Ellie Goulding has had a one busy year. She released her third album, Delirium, to critical acclaim, received her first Grammy nomination (Best Pop Solo Performance for "Love Me Like You Do"), and embarked on a mostly sold-out world tour. So it's not surprising that, hours before taking the stage at Coachella, she feels more tired than nervous. "I'm so exhausted," she told InStyle in her trailer ahead of her set. In fact, the British singer known for her breathy vocals recently tweeted that she'll be taking a much-needed, long overdue break from the music biz imminently. But first, she'll crush her performance, because that's just the kind of woman she is. Below, we talked with Goulding about the perils of touring and why girl squads are essential.
How do you typically unwind after a performance?
Have a drink! Then I get out of my sweaty clothes and eat. I can't eat before a show or else I'll literally puke.
What are you planning on eating after the show tonight?
Anything vegan. There are some good taco places around here.
How long have you been a vegan? Why the change?
About three years. I was vegetarian in my teens as well. It's better for the environment; it's more sustainable. I wouldn't kill an animal, so I wouldn't want anyone to kill one for me. It's healthier, too.
What do you hope to accomplish during your time off?
I haven't really had a huge amount of time to think about the things I've achieved and done, and there's some things I want to focus on. I'm a patron of a homeless shelter, The Marylebone Project, which temporarily protects women from vulnerable situations. I also want to promote vegetarianism a little bit more.
What's the hardest part about touring?
Probably packing and unpacking. We're all very taut because we're constantly lugging suitcases around from hotel room to bus and hotel room to bus. It can be tough, because you lose all sorts of stuff. It's such a crazy lifestyle, but I've chosen it.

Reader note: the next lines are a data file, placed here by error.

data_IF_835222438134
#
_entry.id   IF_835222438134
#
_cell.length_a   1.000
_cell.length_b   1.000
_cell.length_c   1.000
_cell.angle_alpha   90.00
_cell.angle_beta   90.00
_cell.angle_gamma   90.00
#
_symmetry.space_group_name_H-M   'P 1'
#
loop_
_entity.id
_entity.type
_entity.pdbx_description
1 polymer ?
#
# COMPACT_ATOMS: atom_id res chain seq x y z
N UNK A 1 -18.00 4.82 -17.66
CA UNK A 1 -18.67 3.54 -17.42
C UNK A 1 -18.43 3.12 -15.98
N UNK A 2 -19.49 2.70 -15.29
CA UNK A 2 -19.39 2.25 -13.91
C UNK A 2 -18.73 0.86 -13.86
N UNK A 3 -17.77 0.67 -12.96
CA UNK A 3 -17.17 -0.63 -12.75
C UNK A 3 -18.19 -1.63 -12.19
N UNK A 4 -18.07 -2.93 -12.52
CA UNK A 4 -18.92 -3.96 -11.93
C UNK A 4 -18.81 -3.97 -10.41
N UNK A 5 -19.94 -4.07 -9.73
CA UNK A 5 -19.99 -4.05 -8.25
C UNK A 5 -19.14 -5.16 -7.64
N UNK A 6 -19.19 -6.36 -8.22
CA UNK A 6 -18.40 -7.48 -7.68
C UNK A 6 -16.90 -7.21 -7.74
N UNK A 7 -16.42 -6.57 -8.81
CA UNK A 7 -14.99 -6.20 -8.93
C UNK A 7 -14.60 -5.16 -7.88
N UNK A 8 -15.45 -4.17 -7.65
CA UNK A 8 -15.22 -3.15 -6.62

Other than lifting luggage, how do you get in shape?
I'll do an hour of cardio: sprints, running, burpies, squat jumps, box jumps. I'm really into high intensity stuff because it keeps you more focused, but boxing is probably my favorite.
What's your approach to festival style?
You're a proud member of Taylor Swift's squad, and girl gangs in general are getting more attention for being unapologetically feminist. What makes these friendships so important?
My friendships are everything to me. I have some of the most powerful women in the music industry working for me. It's a man's business, but look where we are: We're playing the main stage tonight at Coachella. That's a testimony to how things are changing. Personally, I call myself a feminist because I believe in equal rights between the sexes. It's very rare that I feel in any way lesser because I'm female. There are things that are obviously misogynistic in the music industry, in terms of what women can write about and what men can write about and what the reaction is. For example, I wrote "On My Mind" about a one-night stand, and yet, if a man does it, it's fine. That pissed me off. But I wrote it, and it was accepted. So I'm always fighting for it. I think it's important for women to be physically strong, too.
Speaking of, you recently partnered with Pantene for their "Strong Is Beautiful" campaign. When do you feel the strongest?
On stage. I feel like I'm in an amazing position. You have to go up there and accept that you're up there for a reason and kill it.
This interview has been edited and condensed for clarity.